The ancestors of the Czechs of Dickinson, ND originally came from the western part of Czechoslovakia.
“Bohemia” is another name for the western region of Czechoslovakia. Sort of like saying “Dakotas” when referring to the northern plains states.
During the mid 1800’s many central European countries were suffering from wars and economic hardship and the populace was unable to feed itself or advance their own prospects. Russia encouraged these people to settle and farm the rich lands of southern Ukraine.
Crimea and Kherson are provinces or oblasts of the country of Ukraine. Ukraine was formerly a part of the USSR until the breakup in the early 1990’s. Many other Europeans settled there during the 1850-60’s (Germans, Poles, ..) The offer of “free land” and exemption from military duty was the main reason people left their European homelands. This offer turned out to be bogus. Too many wars in the region necessitated drafting the men into service and the success of the settlers in making productive land out of wild land, created friction and resentment between them and the native inhabitants (Russians & Ukrainians). This was one of the main reasons most emigrant families only stayed in Ukraine for 1-2 generations before moving again to the USA.
The first LOCAL Czech families to leave Ukraine (Crimea) in 1886 traveled to Menno, SD where another Czech, who had been in the USA since 1859 and was a immigration and real estate agent, helped them and others to find land around Tabor, SD. The railroad tracks ended at Aberdeen, SD at that time. These first immigrants wrote home and told others about the “free land” (Homestead Act, 1865). This encouraged large numbers of immigrants to follow and soon the land around Menno and Tabor was taken, forcing the immigrants to move further west. A land agent in western Dakota Territory told them of available land around Dickinson, ND and so between 1886 and 1891 the first Czech families began to arrive here and settled land northwest of Dickinson, in what would become the New Hradec, ND area. New Hradec is located approximately 15 miles north/northwest of Dickinson, ND.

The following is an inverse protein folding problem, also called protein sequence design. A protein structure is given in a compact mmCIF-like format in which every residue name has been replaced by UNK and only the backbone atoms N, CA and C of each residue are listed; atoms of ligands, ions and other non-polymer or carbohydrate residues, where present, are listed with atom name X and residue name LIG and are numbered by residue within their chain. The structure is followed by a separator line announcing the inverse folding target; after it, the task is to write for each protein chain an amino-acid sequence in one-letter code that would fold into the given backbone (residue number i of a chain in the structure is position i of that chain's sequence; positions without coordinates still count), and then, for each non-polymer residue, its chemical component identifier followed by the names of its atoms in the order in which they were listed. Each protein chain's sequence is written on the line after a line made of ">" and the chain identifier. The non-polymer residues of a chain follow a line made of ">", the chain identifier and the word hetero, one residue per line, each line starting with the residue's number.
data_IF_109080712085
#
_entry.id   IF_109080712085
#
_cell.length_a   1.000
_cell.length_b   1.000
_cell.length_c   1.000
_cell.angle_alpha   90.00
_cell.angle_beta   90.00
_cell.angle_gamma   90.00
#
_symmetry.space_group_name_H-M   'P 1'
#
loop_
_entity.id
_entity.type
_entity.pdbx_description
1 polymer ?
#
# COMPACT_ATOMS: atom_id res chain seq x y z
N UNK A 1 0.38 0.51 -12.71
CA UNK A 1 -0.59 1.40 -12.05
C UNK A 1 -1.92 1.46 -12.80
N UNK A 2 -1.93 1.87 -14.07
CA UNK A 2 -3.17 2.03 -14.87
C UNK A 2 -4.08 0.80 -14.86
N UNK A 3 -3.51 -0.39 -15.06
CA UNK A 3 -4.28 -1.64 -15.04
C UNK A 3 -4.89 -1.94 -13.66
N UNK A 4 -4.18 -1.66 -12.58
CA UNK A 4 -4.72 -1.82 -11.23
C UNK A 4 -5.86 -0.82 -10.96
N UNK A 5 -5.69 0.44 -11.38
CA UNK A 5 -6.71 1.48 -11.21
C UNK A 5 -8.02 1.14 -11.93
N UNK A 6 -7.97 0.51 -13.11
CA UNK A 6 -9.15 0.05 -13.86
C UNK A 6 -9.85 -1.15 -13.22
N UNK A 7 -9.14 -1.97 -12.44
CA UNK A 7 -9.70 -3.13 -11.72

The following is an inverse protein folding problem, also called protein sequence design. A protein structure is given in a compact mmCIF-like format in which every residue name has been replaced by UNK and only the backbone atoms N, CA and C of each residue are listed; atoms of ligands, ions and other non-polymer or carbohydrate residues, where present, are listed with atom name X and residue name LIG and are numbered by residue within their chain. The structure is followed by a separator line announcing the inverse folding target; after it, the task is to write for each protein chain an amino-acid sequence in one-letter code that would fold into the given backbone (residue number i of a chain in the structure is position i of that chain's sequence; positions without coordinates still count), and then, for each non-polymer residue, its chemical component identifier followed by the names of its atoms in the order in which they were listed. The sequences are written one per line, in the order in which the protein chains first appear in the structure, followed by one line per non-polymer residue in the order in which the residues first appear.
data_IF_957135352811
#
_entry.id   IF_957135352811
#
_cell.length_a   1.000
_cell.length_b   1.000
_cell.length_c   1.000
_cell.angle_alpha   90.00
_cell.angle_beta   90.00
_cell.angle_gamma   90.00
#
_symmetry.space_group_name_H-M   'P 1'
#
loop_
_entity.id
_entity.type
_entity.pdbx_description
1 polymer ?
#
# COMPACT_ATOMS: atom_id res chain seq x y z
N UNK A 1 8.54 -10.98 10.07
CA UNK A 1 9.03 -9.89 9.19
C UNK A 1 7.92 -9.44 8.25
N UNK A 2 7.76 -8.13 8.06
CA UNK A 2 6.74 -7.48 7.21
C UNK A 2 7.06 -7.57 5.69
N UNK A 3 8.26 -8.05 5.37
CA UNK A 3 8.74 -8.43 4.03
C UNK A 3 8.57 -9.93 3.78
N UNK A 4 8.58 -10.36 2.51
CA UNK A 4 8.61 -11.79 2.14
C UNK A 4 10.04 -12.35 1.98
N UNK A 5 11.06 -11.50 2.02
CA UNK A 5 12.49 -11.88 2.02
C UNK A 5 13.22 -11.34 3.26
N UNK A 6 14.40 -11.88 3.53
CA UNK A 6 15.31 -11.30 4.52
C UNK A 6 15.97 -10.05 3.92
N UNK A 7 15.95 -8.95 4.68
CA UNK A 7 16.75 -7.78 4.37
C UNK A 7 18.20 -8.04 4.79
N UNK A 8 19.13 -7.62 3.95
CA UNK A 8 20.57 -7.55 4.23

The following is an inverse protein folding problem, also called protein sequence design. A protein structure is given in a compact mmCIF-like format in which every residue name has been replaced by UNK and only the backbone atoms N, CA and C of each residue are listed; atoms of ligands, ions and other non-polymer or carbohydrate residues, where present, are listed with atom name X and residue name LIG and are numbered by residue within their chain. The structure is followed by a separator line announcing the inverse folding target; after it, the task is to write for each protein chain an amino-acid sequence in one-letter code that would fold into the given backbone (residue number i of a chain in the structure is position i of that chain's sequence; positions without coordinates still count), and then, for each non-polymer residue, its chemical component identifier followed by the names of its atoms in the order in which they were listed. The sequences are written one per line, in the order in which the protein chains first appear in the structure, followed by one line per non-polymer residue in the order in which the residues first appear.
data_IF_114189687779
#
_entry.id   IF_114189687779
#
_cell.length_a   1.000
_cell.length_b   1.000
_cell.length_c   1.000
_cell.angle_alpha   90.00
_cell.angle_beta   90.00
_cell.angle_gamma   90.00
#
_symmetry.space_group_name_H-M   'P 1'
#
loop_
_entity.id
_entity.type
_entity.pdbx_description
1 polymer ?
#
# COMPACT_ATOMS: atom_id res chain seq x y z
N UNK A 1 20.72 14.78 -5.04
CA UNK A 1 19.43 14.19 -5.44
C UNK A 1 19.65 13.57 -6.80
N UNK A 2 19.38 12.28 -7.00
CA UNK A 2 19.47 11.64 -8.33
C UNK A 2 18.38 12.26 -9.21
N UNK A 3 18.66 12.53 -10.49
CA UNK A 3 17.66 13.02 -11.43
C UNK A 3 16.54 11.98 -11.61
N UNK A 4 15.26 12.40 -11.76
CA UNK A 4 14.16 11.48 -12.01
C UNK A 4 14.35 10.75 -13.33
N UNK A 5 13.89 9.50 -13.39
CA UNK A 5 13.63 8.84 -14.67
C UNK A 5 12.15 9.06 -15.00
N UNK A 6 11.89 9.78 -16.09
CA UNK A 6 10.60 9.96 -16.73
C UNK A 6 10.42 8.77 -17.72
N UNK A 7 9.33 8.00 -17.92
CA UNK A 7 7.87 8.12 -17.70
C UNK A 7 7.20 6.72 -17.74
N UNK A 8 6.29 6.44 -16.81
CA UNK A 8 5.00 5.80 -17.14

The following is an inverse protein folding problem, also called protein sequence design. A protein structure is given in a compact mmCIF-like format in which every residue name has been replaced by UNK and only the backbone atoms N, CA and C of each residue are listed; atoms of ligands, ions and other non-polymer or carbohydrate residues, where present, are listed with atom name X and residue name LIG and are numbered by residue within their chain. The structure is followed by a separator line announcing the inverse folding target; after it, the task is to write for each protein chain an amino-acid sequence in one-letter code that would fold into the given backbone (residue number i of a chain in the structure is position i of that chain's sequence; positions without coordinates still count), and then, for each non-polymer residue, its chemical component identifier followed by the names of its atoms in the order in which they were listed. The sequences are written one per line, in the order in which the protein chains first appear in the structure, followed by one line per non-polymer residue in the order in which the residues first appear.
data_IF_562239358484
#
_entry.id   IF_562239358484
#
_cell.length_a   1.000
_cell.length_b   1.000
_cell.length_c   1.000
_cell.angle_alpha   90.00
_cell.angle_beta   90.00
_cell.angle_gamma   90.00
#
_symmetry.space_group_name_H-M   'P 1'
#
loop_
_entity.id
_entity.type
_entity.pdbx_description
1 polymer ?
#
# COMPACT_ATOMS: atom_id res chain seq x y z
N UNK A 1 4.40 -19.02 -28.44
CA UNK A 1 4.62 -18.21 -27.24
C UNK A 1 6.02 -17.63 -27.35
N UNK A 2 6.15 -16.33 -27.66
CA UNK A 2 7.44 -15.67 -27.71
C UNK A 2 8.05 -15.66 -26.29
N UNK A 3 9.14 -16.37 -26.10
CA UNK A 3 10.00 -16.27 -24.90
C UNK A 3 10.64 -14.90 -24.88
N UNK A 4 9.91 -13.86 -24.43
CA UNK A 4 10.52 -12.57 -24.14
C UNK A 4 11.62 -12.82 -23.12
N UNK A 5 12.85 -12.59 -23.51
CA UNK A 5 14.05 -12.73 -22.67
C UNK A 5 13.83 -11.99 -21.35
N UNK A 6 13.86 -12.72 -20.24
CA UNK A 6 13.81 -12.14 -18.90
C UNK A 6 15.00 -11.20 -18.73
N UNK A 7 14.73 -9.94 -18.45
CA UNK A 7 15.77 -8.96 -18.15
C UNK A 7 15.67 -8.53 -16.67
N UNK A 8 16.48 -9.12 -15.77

“New Hradec”, originally “Novy Hradec”, was named by the settlers after much discussion. Some had wanted the village to be called “Chrudim” after a town in Bohemia that was centrally located to many of the families home villages. However, it was decided that “Chrudim” was too difficult for American tongues to pronounce, so they opted for “Novy Hradec”, which they thought was easier!!! (‘Novy’ means ‘New’, ‘Hradec’ means ‘Castle’)
(Some of this initial group included the families of: Fred Kostelecky, Joseph Rambousek, John Kinzel, Wenzel Sadowsky Jr. and Sr., Joseph Pavlish, Vincent Kovash, Joseph Hushka and Bernhard Srsen).
After 1891 the pace of immigration soon outstripped the available land and newcomers were either forced to move on or take smaller acreage (<160 acres, which would not be enough to make a living on). Many failed at setting up homesteads and moved into Dickinson and started businesses. By the early 1900’s the number of immigrants coming to this area diminished, so it was mainly the decade of 1891 to 1900 that saw the largest number of settlers. An approximate number of immigrant families from the Crimea region alone that settled here is between 80-100. There were 26 founding families started the Roman Catholic parish of SS Peter & Paul, New Hradec, ND.
The existing brick church is listed on the ND State Historical Sites. It was built in 1917 after the first wooden church burned down and is still in use. The church cemetery, where many of the original settlers are buried, is located directly north of the church and is well-tended by their descendents.